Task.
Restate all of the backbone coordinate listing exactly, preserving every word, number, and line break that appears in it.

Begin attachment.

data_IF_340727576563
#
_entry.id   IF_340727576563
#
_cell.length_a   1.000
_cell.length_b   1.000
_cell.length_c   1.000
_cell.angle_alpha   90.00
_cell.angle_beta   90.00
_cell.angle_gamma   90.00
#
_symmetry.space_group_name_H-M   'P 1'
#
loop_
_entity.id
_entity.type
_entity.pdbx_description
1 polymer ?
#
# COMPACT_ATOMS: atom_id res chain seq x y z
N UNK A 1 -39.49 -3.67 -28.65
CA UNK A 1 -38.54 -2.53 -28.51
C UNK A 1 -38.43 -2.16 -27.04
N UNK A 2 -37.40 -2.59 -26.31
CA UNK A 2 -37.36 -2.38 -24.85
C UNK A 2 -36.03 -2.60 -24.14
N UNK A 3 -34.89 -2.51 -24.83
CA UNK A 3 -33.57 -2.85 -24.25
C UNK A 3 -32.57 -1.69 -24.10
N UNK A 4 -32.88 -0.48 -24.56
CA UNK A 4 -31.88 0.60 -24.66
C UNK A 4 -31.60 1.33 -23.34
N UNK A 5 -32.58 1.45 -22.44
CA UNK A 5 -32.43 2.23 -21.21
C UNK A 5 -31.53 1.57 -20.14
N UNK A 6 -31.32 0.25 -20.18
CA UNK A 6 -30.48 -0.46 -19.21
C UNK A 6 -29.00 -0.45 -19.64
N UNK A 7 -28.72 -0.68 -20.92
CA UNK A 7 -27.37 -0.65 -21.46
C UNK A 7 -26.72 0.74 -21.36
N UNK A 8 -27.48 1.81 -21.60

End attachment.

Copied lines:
data_IF_340727576563
#
_entry.id   IF_340727576563
#
_cell.length_a   1.000
_cell.length_b   1.000
_cell.length_c   1.000
_cell.angle_alpha   90.00
_cell.angle_beta   90.00
_cell.angle_gamma   90.00
#
_symmetry.space_group_name_H-M   'P 1'
#
loop_
_entity.id
_entity.type
_entity.pdbx_description
1 polymer ?
#
# COMPACT_ATOMS: atom_id res chain seq x y z
N UNK A 1 -39.49 -3.67 -28.65
CA UNK A 1 -38.54 -2.53 -28.51
C UNK A 1 -38.43 -2.16 -27.04
N UNK A 2 -37.40 -2.59 -26.31
CA UNK A 2 -37.36 -2.38 -24.85
C UNK A 2 -36.03 -2.60 -24.14
N UNK A 3 -34.89 -2.51 -24.83
CA UNK A 3 -33.57 -2.85 -24.25
C UNK A 3 -32.57 -1.69 -24.10
N UNK A 4 -32.88 -0.48 -24.56
CA UNK A 4 -31.88 0.60 -24.66
C UNK A 4 -31.60 1.33 -23.34
N UNK A 5 -32.58 1.45 -22.44
CA UNK A 5 -32.43 2.23 -21.21
C UNK A 5 -31.53 1.57 -20.14
N UNK A 6 -31.32 0.25 -20.18
CA UNK A 6 -30.48 -0.46 -19.21
C UNK A 6 -29.00 -0.45 -19.64
N UNK A 7 -28.72 -0.68 -20.92
CA UNK A 7 -27.37 -0.65 -21.46
C UNK A 7 -26.72 0.74 -21.36
N UNK A 8 -27.48 1.81 -21.60